My Obese Son is Being Bullied

Dear Rhonda and Dr. Cheri,

My son is nine and he’s obese, according to his doctor.I was worried about a hereditary problem because he’s eating so much. I was told, “He needs to go to counseling,” but I thought I’d write to you both, first.

I told him many kids are much heavier and not to worry – he’s intelligent. I said,“It’s what’s on the inside that counts.”

I’m a traveling single mom. His dad is, fortunately, out of the picture.

He’s been bullied since we got divorced and he’s gained so much weight. My friend, who has an overweight daughter in his class, babysits him. I told her what he should eat, but she’s not giving him healthy foods or physical activities.

Should I make him go to a “fat camp?”

Signed,

Struggling Mom

Dear Mom,

This is a difficult situation and will require a lot of positive attention from you. Tell your son that his body is so special that everything on the inside effects everything on the outside and vice versa.

For instance:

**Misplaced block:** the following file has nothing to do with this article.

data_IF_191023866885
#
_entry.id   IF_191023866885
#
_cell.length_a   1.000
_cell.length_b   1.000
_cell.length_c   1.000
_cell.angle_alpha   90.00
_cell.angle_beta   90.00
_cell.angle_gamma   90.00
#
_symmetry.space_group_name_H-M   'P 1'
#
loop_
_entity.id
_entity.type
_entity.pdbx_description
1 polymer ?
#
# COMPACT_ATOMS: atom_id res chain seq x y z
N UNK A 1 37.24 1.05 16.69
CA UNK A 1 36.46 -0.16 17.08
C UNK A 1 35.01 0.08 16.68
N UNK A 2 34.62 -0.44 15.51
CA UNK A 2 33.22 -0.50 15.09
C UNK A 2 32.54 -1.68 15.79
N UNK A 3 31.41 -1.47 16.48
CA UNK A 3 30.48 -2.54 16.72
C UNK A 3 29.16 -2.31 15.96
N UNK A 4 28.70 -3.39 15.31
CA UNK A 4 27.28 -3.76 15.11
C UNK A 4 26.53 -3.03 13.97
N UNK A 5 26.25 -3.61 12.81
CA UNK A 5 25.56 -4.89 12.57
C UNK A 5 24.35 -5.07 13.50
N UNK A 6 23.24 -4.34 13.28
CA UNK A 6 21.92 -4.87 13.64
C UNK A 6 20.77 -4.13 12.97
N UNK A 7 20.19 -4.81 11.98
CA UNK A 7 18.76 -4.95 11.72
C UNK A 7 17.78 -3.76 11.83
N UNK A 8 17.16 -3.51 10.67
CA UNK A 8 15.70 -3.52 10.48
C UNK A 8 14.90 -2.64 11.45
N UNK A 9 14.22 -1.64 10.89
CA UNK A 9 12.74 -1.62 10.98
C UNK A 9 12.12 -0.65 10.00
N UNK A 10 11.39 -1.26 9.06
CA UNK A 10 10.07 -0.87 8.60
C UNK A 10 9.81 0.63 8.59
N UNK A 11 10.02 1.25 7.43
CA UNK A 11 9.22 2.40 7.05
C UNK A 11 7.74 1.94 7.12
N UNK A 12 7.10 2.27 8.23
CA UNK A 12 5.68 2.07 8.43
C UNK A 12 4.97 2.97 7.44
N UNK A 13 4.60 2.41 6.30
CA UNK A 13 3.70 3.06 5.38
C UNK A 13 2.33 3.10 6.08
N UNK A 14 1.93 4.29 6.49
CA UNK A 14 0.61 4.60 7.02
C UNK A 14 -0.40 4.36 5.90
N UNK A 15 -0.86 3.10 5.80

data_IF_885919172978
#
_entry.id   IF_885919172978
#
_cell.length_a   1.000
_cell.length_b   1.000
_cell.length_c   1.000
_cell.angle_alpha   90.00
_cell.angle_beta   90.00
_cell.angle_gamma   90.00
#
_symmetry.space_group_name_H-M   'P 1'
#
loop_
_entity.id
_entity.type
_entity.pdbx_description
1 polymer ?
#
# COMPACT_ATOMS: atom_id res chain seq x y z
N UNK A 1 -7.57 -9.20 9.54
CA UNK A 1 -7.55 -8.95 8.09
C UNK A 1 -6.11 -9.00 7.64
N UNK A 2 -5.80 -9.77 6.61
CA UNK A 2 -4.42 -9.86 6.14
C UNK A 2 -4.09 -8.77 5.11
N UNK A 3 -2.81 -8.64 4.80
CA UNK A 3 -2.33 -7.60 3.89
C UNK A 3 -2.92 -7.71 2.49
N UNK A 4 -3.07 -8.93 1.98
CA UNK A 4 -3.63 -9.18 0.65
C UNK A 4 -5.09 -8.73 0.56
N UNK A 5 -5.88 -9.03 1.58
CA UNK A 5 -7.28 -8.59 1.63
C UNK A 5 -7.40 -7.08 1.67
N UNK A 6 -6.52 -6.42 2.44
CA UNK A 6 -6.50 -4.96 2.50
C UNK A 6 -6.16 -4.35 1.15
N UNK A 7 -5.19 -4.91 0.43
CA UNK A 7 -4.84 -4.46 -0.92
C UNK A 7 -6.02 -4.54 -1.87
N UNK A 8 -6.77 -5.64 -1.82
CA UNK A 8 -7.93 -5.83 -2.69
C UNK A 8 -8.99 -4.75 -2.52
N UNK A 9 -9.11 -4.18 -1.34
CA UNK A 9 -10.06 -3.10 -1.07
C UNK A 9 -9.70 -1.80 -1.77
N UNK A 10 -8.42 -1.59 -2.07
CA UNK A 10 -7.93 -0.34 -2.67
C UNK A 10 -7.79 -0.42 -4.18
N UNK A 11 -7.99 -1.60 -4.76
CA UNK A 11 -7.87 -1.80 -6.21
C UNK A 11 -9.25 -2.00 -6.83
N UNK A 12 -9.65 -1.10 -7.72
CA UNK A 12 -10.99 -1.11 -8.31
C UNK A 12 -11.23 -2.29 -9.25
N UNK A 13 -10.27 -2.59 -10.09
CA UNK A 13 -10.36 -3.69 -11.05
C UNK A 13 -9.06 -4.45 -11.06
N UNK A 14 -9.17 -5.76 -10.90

• Metabolism – How strong your son’s brain, organs, muscles, and most importantly, his thoughts, feelings, and care about himself and others, all affect how his body changes his food, water, and oxygen, into energy. Eating small and nutritious meals and snacks several times a day, plus physical activity causes both the inside and outside to supply him with self-empowerment. He’ll also have better critical thinking and confidence to stand up to bullies and choose not to stay a victim.
  • Behaviors and community – How your son feels loved, safe, and capable depends on how you take responsibility for the boundaries you set for him. A structured environment is imperative for him to feel you’re taking care of him. Consider changing his caregiving to one with trained, expert caregivers. The concern here has nothing to do with blame, shame, or comparisons. You provide your son with optimum mental, physical, spiritual, and emotional health. You both can benefit from counseling.
  • Childhood events – Your divorce requires a trauma professional to guide him through the grieving process.
  • Good sleep patterns – Good sleep contributes to your son’s health and capabilities. Sleep helps focus, concentration, and academics. Don’t allow access to electronic devices at night.
  • The Centers for Disease Control and Prevention: Childhood obesity has tripled since the ’70s and one in five kids are obese.

Overweight students are first in line to be bullied. Please refrain from using “fat” as a descriptor. Parents, caregivers, and community membersneed to end bullying with civility (be caring, considerate, and have courtesy). Be your son’s example. Seek more medical advice.

Signed, Rhonda and Dr. Cheri

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